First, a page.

- Penji won Facebook Cover Image For Digital Pub, Print Magazine Cover Re-Design, and Content Infographic Re-Design.
- Creativity & details: Penji’s designs were more creative and got the small details
- Customer support: Design Pickle had more responsive support and online knowledgebase. Penji’s account manager was more responsive and proactive emailed us.
- Turnaround: Both companies delivered 2-3 drafts within 24 hours. Revisions were also speedy. Design Pickle took 12 – 24 hours for revisions, while Penji usually turnaround revisions the same day.
- Platform & Integrations: Both had intuitive and easy to use platforms. Design Pickle had more integrations. Penji’s slack integration was difficult to use and requires dev help.
Design Pickle vs Penji, the winner is Penji in several categories. Design Pickle did win in a few categories. However, Penji won in the major categories that mattered. Penji’s design quality, attention to detail, and creativeness tends to be superior.
Penji offers better value as covering more design categories. Penjis’ team also was more responsive and felt like working with people instead of processes and canned responses.
Design Pickle was excellent in terms of their processes and operations. However, that shows in the design output and communication. Everything felt more mechanical, robotic, and templated.
Penji promo code
If you want to give them a try, use this Penji promo code “OWNER25” to get 25% off your 1st month. Full disclaimer, we receive a commission when you use the code.
Design Pickle’s promo code
DESIGN PICKLE VS PENJI FULL REVIEW
Although both companies offer the same services, their pricing model is very different. Design Pickle separates their plans into Pro and Standard. Standard starts at $399/month and you’ll be working with a Philippine designer for next-day turnaround.
Meanwhile, the $995 lets you work with the designer via Slack for real-time communication and same-day delivery. You also get advanced infographics, animated GIFS, and Powerpoint designs for the Pro plan.
Penji’s pricing, on the other hand, has three tiers. Penji’s low plan is ironically called its “Pro” plan. At $399/mo it costs the same as Design Pickle’s Standard plan and appears to offer the same level of design service. Design Pickle offers Zapier integrations. Although Penji doesn’t offer Zapier integrations, they have an Invite feature that lets you add more than one user to the account. I personally find that very useful.
For this review, we chose to sign up for the $399 Standard plan from Design Pickle vs $399 Pro plan from Penji. Here’s a chart to compare the two plans side by side.
DESIGN PICKLE VS PENJI $399 PLAN COMPARISON
The pricing page alone doesn’t tell the whole story. We want to know exactly what each plan offers and what you get in terms of design offerings for $399/month. After digging around their websites and asking their support chat, we uncovered more details each plan has to offer. Here’s a chart we made to showcase all of the hidden features and important benefits included with the $399 plan from each company.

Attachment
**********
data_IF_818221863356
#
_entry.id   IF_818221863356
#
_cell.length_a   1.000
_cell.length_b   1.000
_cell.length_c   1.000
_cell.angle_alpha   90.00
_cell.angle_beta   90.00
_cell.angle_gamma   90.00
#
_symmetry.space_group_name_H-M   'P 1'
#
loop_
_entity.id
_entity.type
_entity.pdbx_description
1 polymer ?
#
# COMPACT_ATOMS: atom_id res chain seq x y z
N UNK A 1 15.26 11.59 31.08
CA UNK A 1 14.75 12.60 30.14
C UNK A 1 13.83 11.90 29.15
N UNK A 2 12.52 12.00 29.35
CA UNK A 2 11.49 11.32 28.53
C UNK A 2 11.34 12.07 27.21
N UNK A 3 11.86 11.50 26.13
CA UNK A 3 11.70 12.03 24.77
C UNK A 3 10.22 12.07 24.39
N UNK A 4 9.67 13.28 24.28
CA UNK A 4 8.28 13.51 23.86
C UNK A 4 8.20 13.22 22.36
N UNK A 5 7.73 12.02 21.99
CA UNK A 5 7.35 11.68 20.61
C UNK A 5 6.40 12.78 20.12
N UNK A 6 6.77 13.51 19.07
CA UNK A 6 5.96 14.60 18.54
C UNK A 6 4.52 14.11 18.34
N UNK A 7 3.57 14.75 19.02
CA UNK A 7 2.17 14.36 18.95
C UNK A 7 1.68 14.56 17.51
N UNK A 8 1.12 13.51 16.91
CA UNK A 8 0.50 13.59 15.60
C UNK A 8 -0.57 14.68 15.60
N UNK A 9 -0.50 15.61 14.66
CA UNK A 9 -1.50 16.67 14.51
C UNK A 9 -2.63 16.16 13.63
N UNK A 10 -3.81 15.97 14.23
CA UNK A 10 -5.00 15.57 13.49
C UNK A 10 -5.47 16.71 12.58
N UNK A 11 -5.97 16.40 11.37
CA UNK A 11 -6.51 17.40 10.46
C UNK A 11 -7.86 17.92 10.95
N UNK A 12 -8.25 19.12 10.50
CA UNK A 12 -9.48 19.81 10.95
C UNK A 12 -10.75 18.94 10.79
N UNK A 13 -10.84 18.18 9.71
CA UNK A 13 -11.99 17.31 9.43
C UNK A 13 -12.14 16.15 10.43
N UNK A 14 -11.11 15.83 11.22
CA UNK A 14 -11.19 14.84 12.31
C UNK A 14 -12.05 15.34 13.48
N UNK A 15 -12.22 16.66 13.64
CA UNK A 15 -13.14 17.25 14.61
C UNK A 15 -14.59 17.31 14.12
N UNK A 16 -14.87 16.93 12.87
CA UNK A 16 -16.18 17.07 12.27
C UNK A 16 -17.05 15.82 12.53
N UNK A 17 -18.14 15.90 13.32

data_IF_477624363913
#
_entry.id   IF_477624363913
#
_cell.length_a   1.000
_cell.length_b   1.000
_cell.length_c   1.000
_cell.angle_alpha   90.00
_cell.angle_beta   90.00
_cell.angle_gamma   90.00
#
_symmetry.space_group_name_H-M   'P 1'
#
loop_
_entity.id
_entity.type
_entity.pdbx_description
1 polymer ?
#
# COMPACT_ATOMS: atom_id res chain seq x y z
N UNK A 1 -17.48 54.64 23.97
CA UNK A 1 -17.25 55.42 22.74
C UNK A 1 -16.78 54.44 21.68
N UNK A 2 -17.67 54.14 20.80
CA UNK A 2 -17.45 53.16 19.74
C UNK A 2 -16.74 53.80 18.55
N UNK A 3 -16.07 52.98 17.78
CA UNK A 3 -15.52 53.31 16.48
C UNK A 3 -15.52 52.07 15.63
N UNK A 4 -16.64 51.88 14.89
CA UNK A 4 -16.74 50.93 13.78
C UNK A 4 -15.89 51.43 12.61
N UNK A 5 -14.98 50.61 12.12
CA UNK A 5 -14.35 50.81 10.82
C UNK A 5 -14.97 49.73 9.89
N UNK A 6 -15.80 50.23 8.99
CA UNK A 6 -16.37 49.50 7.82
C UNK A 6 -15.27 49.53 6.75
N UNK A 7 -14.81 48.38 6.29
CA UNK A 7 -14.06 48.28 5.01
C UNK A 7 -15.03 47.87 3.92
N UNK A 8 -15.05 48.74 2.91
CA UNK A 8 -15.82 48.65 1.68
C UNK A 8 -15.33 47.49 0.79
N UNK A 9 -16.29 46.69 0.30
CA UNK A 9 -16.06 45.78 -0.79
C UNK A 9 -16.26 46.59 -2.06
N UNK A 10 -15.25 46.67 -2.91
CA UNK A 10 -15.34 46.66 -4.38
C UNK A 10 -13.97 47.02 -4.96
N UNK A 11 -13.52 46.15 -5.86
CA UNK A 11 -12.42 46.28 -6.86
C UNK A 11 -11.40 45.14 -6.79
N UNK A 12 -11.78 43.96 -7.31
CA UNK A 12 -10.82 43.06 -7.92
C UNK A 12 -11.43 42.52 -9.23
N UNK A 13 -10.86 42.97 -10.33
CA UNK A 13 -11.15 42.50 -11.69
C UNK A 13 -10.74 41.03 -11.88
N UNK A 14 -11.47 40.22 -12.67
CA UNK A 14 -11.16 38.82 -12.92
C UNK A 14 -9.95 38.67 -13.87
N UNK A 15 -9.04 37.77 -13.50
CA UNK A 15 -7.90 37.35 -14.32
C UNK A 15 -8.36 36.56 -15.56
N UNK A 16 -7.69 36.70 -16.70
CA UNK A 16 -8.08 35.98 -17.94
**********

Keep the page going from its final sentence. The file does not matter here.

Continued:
There’s a number of differences between the two Company’s offerings for their base $399 plans that you need to be aware of.
# Of Designers
This is how many designers you’ll be working with essentially. Design Pickle’s pricing plans indicate that you’ll be assigned to 1 designer and be working with just that designer. Meanwhile, Penji doesn’t assign you to any designer until you actually create a project. When you create a project, they will assign you to the best available designer for that type of project.
Penji’s support team told me they utilize this method of assigning to make sure we only work with designers who are actually good at the type of design we’re requesting. I’ll have to give a point to Penji for this one.
Design Pickle explicitly stated that they only offer Logo design for their Pro plan ($995/m). It’s not explicitly stated on Penji’s pricing page, but their customer support confirmed logo design is included for all plans.
Neither company offers custom illustrations as a part of their $399 plan. However how they incorporate it is uniquely different. Penji packaged Custom Illustration in their Team ($499) and Agency ($899) plans.
Design Pickle doesn’t include Custom Illustration in their Pro plan ($995). To get Custom Illustrations, you will need to pay an extra $499 add-on every month that you need an illustrator.
Design Pickle vs Penji: Here’s what it will cost you to get custom illustrations with each company.
Penji: Team plan $499 / month (includes Custom Illustrations)
Design Pickle: Pro plan $399 + $499 Custom Illustration add-on = $898 / month
It costs quite a bit more to get custom illustration with Design Pickle. If you rarely need custom illustrations, this won’t be an issue. But if custom illustration is a big part of your design needs, you might need to look closely at this.
1. REGISTRATION AND ONBOARDING
Design Pickle vs Penji’s registration process was both smooth and efficient. I didn’t feel either one asked too many questions or was complicated. Penji allows you to sign up for any plan you want right away. Meanwhile, Design Pickle only lets you sign up for the Standard plan. To register for the Pro ($995) plan, you need to schedule a demo
Design Pickle versus Penji’s Onboarding
After I signed up for their services, both led me straight into their online portal right away. I was able to create my first project almost immediately. I didn’t actually get a “Welcome” email with Design Pickle, which was strange, I figured they’d send me something. I did get a handful of emails, one of which was a brilliantly created video that showed me how to write a better project description. The video was quite long, but it was polished, well written, and hilarious. I love that about their company.
Penji was very conservative with their onboarding. I received an official “Welcome to Penji” email with essential information, which was nice. Then the next day I received an email from someone named Charmaine from their company. It wasn’t a templated or auto-responder email, it was my account manager emailing asking how I was doing. I liked that.